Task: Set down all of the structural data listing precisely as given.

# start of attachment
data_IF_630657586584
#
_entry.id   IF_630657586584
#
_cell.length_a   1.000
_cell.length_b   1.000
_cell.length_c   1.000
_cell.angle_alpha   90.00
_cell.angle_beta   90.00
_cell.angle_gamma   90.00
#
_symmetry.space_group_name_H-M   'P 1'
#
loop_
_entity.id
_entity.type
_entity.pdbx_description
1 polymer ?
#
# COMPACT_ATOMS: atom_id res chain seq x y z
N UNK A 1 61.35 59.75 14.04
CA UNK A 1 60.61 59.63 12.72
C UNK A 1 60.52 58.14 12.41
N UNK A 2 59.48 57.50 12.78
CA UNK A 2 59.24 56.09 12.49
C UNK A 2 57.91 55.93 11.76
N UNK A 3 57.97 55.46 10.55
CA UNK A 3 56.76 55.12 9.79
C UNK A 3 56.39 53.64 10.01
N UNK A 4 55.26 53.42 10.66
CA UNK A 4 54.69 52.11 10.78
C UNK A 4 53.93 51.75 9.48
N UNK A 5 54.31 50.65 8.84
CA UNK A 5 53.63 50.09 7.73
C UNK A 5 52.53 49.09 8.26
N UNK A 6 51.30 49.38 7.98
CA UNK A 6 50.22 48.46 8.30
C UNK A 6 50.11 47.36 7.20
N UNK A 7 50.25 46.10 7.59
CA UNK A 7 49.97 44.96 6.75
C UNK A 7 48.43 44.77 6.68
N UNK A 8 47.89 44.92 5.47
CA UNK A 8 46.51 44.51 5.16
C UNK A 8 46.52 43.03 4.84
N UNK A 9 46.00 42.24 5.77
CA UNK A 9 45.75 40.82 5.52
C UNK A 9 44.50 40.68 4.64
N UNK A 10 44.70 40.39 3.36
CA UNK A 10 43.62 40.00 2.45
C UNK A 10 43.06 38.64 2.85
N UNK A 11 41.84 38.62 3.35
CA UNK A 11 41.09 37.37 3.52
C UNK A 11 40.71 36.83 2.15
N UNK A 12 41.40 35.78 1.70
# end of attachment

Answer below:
data_IF_630657586584
#
_entry.id   IF_630657586584
#
_cell.length_a   1.000
_cell.length_b   1.000
_cell.length_c   1.000
_cell.angle_alpha   90.00
_cell.angle_beta   90.00
_cell.angle_gamma   90.00
#
_symmetry.space_group_name_H-M   'P 1'
#
loop_
_entity.id
_entity.type
_entity.pdbx_description
1 polymer ?
#
# COMPACT_ATOMS: atom_id res chain seq x y z
N UNK A 1 61.35 59.75 14.04
CA UNK A 1 60.61 59.63 12.72
C UNK A 1 60.52 58.14 12.41
N UNK A 2 59.48 57.50 12.78
CA UNK A 2 59.24 56.09 12.49
C UNK A 2 57.91 55.93 11.76
N UNK A 3 57.97 55.46 10.55
CA UNK A 3 56.76 55.12 9.79
C UNK A 3 56.39 53.64 10.01
N UNK A 4 55.26 53.42 10.66
CA UNK A 4 54.69 52.11 10.78
C UNK A 4 53.93 51.75 9.48
N UNK A 5 54.31 50.65 8.84
CA UNK A 5 53.63 50.09 7.73
C UNK A 5 52.53 49.09 8.26
N UNK A 6 51.30 49.38 7.98
CA UNK A 6 50.22 48.46 8.30
C UNK A 6 50.11 47.36 7.20
N UNK A 7 50.25 46.10 7.59
CA UNK A 7 49.97 44.96 6.75
C UNK A 7 48.43 44.77 6.68
N UNK A 8 47.89 44.92 5.47
CA UNK A 8 46.51 44.51 5.16
C UNK A 8 46.52 43.03 4.84
N UNK A 9 46.00 42.24 5.77
CA UNK A 9 45.75 40.82 5.52
C UNK A 9 44.50 40.68 4.64
N UNK A 10 44.70 40.39 3.36
CA UNK A 10 43.62 40.00 2.45
C UNK A 10 43.06 38.64 2.85
N UNK A 11 41.84 38.62 3.35
CA UNK A 11 41.09 37.37 3.52
C UNK A 11 40.71 36.83 2.15
N UNK A 12 41.40 35.78 1.70